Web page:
Is everything better with bacon? Alward’s Market thinks so.

Alward’s friendly meat cutters, Mark Doebler and J.R. Ellsworth, prepping for Memorial weekend, which officially kicks off the busy season each year. The store sells 25,000 to 28,000 pounds of bacon a year including their homemade sandwich bacon and bacon hamburger

By: Lisa J. Reibsome

If you’re looking to buy bacon 10 different ways, Alward’s Market in Hale is your kind of place. The 15,000-square- foot market, about 25 miles northwest of Tawas City, makes and sells sliced bacon, sandwich bacon, Canadian bacon, bacon ends and pieces, smoked beef bacon, chocolate covered bacon, maple bacon jerky, bacon sausage, ground bacon burger, bacon brats and more.

“At the heart of our store is our bacon, along with our other home-cured meats,” says owner Terry Bovee. “We are a one- stop shop built around that. So if someone comes in for thick- sliced bacon to throw on the grill, they can also pick up the veggies, chips, drinks and dessert they need for a cookout.”

Makin’ Bacon
When the store opened in the 1940s, its founder, Jerry Wyatt, developed his own recipes for curing and smoking bacon using an open wood fire. “His recipes and smoking method are what we use today,” Terry says. “That’s why we’ve got the best bacon in the state.”

For the last three years, Taste of Home — a national media company that produces specialty publications and cook- books — has named Alward’s bacon “The best in Michigan!”

Jerry also developed recipes for venison smoked sausage, bratwurst, mettwurst (a strongly flavored German sausage), breakfast sausage, snack sticks, home-cured ham and more. After perfecting his recipes, he partnered with local grocer Dale Johnson to open Johnson & Wyatt for Finest Foods, later renamed Wyatt’s Friendly Market — in the same location that Alward’s Market is in today.

In 1978, after 30 years of establishing a premier meat business, Jerry sold the store to his employee, Bob Alward, who he had carefully trained in all aspects of the business — including how to make Alward’s signature bacon. Renaming the store Alward’s Market, Bob and his wife, Kathy, continued to develop an outstanding reputation for making and selling unique, top-quality meats and other products.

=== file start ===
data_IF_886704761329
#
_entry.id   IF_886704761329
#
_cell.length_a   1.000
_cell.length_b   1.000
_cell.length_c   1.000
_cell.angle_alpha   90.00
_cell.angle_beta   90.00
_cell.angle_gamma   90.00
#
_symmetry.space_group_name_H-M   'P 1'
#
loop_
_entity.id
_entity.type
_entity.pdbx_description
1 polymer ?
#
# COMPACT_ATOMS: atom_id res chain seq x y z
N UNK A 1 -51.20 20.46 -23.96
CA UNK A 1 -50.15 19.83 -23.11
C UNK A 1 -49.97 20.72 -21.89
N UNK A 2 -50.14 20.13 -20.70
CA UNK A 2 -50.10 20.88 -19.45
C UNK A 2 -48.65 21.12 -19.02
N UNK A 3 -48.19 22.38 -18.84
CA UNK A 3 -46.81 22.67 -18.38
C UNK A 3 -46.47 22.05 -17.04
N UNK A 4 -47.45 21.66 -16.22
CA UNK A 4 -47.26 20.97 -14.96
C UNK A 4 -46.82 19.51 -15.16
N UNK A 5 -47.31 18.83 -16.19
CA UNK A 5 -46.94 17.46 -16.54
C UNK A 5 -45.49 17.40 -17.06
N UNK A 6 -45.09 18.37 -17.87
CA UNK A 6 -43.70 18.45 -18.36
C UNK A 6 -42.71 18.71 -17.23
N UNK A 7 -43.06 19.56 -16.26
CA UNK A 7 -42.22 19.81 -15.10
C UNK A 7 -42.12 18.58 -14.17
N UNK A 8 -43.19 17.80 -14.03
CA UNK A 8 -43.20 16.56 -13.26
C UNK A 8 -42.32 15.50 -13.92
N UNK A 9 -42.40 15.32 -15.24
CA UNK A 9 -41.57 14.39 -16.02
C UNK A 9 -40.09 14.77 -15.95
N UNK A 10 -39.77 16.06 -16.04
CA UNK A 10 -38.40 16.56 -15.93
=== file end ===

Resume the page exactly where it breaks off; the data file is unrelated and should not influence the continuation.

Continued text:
When the Alwards retired in 2018, they sold the store to Terry, who owned a nearby café. “This store is such an essential part of the Hale community that I wanted to make sure it retained its essence,” Terry says. “I didn’t want someone from out of the area buying it and changing it.”

Bringing Home the Bacon
Because the area is a popular vacation spot, the store is well- known throughout Flint, metro-Detroit and other Michigan cities. Vacationers have a long-standing tradition of stopping in on their way to their cabins and cottages. “People have always come to Hale because of the lakes. We have about 60 in the area,” says Terry. “In the winter, we have about 3,000 residents, but that becomes 30,000 people every summer. May through October is when we make our money. And weekends are much busier than weekdays.”

Terry reports that store sales triple in the summer. “We tailor the business to that cycle,” he says. To help maintain a healthy bottom line when summer ends and provide a much-needed service during hunting season, Alward’s processes approximately 500 to 600 deer into sausages, meat sticks or whatever custom-cuts a hunter requests.

Masters of Meat
Terry and his team remain dedicated to maintaining Jerry and Bob’s commitment to excellence. The original smokehouse was built in the 1940s and is still used today. “Most smokehouses nowadays are gas-fired, but we use an old-fashioned wood-fired smoke- house the way it was done 70 year’s ago,” Terry says. “Although we do use modern technology to make the process foolproof.”

The team uses a computer to monitor humidity and temperature, with one smokehouse for bacon and sausage and two for their sought-after Smokie Stixs, which are beef and pork snacks with custom seasonings to create a variety of crave-worthy flavors such as Cajun, honey BBQ and teriyaki.